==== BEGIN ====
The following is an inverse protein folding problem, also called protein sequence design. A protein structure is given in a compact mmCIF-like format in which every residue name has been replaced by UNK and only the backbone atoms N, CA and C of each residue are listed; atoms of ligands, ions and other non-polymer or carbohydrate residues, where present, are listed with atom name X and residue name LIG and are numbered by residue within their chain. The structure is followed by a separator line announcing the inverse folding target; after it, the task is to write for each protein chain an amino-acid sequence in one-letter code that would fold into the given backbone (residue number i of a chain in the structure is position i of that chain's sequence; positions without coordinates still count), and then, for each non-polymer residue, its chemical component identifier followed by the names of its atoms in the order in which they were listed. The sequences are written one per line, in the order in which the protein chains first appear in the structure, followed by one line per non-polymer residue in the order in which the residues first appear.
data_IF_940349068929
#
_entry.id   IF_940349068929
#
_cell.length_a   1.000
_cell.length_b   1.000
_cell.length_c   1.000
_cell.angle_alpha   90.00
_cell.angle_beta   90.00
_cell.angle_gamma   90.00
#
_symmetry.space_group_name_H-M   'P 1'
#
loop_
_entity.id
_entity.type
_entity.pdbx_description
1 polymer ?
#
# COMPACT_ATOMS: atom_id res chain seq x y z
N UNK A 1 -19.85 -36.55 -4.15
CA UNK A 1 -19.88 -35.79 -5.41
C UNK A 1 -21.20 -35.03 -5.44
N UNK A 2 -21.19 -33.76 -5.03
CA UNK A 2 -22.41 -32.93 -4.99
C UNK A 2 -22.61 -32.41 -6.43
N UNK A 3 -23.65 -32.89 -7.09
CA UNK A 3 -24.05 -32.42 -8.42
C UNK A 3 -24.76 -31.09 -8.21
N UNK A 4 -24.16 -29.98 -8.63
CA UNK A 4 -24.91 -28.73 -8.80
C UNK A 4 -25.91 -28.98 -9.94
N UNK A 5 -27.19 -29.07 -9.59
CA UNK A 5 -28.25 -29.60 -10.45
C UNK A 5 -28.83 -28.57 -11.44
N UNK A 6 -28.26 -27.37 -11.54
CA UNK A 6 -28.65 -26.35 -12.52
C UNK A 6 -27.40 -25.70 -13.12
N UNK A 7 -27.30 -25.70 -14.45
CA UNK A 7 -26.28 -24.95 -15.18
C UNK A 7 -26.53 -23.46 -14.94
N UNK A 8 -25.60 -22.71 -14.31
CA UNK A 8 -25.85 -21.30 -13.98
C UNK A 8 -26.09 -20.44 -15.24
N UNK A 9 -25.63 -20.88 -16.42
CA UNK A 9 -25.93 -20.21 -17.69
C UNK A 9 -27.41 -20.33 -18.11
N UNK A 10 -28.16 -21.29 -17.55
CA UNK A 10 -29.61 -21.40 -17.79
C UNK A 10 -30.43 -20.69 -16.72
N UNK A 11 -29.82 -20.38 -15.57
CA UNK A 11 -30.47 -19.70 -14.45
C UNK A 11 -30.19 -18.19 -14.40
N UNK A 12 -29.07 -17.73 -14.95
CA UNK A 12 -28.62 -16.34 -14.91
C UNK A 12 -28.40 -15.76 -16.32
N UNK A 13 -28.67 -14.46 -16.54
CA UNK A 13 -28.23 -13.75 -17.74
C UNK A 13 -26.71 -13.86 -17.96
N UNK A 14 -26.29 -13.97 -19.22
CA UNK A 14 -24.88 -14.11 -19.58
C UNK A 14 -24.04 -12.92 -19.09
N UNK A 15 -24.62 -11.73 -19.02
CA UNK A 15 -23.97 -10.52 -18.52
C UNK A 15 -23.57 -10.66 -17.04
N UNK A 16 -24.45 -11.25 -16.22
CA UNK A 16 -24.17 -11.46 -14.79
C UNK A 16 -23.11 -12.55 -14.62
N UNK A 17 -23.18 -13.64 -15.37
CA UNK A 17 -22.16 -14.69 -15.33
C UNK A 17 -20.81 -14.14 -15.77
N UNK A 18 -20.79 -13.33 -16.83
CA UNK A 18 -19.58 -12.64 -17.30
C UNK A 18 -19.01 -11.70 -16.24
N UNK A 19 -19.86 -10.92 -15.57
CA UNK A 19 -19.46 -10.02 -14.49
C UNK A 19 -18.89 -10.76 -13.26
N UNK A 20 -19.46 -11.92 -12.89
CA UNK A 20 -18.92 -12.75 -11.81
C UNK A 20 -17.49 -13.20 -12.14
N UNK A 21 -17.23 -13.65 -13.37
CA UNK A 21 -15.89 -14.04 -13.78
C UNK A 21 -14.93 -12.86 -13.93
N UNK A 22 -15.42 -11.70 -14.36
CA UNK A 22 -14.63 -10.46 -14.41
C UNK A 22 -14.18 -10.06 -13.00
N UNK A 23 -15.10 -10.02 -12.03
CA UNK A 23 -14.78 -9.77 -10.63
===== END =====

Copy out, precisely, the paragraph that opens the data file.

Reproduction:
The following is an inverse protein folding problem, also called protein sequence design. A protein structure is given in a compact mmCIF-like format in which every residue name has been replaced by UNK and only the backbone atoms N, CA and C of each residue are listed; atoms of ligands, ions and other non-polymer or carbohydrate residues, where present, are listed with atom name X and residue name LIG and are numbered by residue within their chain. The structure is followed by a separator line announcing the inverse folding target; after it, the task is to write for each protein chain an amino-acid sequence in one-letter code that would fold into the given backbone (residue number i of a chain in the structure is position i of that chain's sequence; positions without coordinates still count), and then, for each non-polymer residue, its chemical component identifier followed by the names of its atoms in the order in which they were listed. The sequences are written one per line, in the order in which the protein chains first appear in the structure, followed by one line per non-polymer residue in the order in which the residues first appear.